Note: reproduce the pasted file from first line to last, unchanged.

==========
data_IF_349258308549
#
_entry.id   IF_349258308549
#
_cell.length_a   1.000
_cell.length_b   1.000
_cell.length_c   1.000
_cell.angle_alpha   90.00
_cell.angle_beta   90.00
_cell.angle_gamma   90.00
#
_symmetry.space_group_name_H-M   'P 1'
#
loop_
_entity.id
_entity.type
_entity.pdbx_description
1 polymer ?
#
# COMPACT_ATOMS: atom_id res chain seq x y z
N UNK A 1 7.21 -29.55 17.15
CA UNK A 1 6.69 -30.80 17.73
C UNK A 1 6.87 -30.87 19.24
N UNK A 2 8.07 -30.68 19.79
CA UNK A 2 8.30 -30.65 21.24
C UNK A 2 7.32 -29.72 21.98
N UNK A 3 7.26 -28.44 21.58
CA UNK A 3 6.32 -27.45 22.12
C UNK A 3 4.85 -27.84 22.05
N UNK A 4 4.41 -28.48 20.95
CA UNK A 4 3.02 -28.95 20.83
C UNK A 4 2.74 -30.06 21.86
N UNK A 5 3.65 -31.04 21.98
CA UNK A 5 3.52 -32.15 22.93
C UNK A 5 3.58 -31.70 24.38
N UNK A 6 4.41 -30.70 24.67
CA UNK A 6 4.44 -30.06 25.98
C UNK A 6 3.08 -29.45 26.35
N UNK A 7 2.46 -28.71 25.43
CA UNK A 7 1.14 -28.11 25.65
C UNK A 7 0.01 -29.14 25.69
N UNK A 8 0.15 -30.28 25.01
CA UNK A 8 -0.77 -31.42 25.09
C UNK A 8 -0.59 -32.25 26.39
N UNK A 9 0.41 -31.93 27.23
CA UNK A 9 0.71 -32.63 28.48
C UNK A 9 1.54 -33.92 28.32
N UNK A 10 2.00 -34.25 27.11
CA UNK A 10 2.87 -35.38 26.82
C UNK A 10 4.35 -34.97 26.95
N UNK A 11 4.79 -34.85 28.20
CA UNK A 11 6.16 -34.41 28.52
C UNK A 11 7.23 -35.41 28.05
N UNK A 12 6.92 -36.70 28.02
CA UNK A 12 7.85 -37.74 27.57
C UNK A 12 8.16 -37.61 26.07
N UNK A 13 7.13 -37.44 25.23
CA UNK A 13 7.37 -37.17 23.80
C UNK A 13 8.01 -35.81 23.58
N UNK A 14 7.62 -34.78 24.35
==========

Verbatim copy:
data_IF_349258308549
#
_entry.id   IF_349258308549
#
_cell.length_a   1.000
_cell.length_b   1.000
_cell.length_c   1.000
_cell.angle_alpha   90.00
_cell.angle_beta   90.00
_cell.angle_gamma   90.00
#
_symmetry.space_group_name_H-M   'P 1'
#
loop_
_entity.id
_entity.type
_entity.pdbx_description
1 polymer ?
#
# COMPACT_ATOMS: atom_id res chain seq x y z
N UNK A 1 7.21 -29.55 17.15
CA UNK A 1 6.69 -30.80 17.73
C UNK A 1 6.87 -30.87 19.24
N UNK A 2 8.07 -30.68 19.79
CA UNK A 2 8.30 -30.65 21.24
C UNK A 2 7.32 -29.72 21.98
N UNK A 3 7.26 -28.44 21.58
CA UNK A 3 6.32 -27.45 22.12
C UNK A 3 4.85 -27.84 22.05
N UNK A 4 4.41 -28.48 20.95
CA UNK A 4 3.02 -28.95 20.83
C UNK A 4 2.74 -30.06 21.86
N UNK A 5 3.65 -31.04 21.98
CA UNK A 5 3.52 -32.15 22.93
C UNK A 5 3.58 -31.70 24.38
N UNK A 6 4.41 -30.70 24.67
CA UNK A 6 4.44 -30.06 25.98
C UNK A 6 3.08 -29.45 26.35
N UNK A 7 2.46 -28.71 25.43
CA UNK A 7 1.14 -28.11 25.65
C UNK A 7 0.01 -29.14 25.69
N UNK A 8 0.15 -30.28 25.01
CA UNK A 8 -0.77 -31.42 25.09
C UNK A 8 -0.59 -32.25 26.39
N UNK A 9 0.41 -31.93 27.23
CA UNK A 9 0.71 -32.63 28.48
C UNK A 9 1.54 -33.92 28.32
N UNK A 10 2.00 -34.25 27.11
CA UNK A 10 2.87 -35.38 26.82
C UNK A 10 4.35 -34.97 26.95
N UNK A 11 4.79 -34.85 28.20
CA UNK A 11 6.16 -34.41 28.52
C UNK A 11 7.23 -35.41 28.05
N UNK A 12 6.92 -36.70 28.02
CA UNK A 12 7.85 -37.74 27.57
C UNK A 12 8.16 -37.61 26.07
N UNK A 13 7.13 -37.44 25.23
CA UNK A 13 7.37 -37.17 23.80
C UNK A 13 8.01 -35.81 23.58
N UNK A 14 7.62 -34.78 24.35